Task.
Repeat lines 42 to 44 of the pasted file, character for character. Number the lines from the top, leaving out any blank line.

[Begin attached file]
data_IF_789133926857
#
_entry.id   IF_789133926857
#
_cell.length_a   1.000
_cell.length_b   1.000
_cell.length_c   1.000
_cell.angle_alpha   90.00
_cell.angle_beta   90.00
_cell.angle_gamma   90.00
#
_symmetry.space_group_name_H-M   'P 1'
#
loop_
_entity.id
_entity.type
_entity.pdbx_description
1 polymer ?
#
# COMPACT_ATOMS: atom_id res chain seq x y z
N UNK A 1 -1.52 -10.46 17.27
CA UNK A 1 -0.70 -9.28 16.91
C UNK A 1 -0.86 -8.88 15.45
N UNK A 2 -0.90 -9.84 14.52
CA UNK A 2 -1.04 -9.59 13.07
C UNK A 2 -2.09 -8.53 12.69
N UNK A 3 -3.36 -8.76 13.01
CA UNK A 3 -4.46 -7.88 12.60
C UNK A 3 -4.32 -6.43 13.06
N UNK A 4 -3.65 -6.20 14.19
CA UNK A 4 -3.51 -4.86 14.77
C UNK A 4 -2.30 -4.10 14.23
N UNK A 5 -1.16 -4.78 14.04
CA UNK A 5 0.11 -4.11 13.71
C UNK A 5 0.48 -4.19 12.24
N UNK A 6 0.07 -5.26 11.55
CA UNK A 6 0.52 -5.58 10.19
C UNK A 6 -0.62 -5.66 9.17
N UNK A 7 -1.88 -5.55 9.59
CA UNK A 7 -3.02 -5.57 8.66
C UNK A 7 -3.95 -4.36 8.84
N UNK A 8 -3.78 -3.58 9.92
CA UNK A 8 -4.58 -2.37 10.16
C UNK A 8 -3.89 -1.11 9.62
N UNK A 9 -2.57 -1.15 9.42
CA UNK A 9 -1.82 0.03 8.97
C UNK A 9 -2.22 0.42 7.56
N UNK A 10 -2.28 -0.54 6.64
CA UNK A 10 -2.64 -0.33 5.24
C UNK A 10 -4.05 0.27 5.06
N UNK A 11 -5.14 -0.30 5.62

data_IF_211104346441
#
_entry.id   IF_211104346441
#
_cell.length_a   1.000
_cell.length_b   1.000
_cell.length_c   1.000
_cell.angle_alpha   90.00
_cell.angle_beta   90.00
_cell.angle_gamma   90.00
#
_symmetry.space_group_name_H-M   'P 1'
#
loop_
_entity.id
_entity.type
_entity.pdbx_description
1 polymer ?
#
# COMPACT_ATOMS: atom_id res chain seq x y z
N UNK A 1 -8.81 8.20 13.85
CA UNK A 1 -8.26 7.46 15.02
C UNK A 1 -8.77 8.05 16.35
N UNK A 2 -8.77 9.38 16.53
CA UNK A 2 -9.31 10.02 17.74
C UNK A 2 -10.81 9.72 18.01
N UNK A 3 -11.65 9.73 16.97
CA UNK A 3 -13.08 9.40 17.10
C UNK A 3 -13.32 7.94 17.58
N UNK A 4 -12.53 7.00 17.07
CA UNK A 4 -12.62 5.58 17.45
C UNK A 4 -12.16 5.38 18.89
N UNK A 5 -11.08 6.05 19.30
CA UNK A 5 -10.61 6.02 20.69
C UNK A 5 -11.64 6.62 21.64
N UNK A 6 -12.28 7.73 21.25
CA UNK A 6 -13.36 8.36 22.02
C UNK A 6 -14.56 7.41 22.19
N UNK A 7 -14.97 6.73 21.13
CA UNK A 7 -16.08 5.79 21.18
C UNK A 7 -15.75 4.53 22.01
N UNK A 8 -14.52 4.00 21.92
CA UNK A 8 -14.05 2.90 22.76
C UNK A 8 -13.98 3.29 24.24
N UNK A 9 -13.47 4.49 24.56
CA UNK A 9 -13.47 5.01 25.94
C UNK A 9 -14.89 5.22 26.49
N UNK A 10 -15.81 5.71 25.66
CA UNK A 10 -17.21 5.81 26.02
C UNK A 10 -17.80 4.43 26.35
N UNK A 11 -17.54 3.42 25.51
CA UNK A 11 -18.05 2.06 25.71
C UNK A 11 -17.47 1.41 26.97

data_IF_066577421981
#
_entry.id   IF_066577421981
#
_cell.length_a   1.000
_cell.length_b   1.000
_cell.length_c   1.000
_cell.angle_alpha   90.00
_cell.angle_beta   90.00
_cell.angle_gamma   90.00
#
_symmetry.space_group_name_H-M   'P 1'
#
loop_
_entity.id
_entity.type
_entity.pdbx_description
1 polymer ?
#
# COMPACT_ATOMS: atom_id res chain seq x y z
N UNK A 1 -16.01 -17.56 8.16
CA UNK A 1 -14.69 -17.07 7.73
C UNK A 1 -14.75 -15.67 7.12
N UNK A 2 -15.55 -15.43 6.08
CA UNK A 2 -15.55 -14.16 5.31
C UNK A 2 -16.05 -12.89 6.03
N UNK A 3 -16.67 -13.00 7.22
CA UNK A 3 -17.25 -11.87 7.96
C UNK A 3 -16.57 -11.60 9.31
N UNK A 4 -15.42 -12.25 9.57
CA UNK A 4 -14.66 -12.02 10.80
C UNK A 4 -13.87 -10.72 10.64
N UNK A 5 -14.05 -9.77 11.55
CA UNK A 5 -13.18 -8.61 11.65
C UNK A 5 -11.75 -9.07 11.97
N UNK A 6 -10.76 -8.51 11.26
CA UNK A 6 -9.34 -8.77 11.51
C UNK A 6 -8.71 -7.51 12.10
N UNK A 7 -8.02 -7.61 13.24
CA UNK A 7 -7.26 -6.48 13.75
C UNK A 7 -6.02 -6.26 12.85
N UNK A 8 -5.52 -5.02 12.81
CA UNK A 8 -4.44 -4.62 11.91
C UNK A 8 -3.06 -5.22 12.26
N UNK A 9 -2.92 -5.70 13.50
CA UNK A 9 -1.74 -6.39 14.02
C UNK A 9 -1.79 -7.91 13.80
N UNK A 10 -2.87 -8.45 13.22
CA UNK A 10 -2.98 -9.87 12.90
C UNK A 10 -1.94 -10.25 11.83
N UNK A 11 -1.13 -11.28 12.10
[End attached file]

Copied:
N UNK A 8 -3.78 -3.58 9.92
CA UNK A 8 -4.58 -2.37 10.16
C UNK A 8 -3.89 -1.11 9.62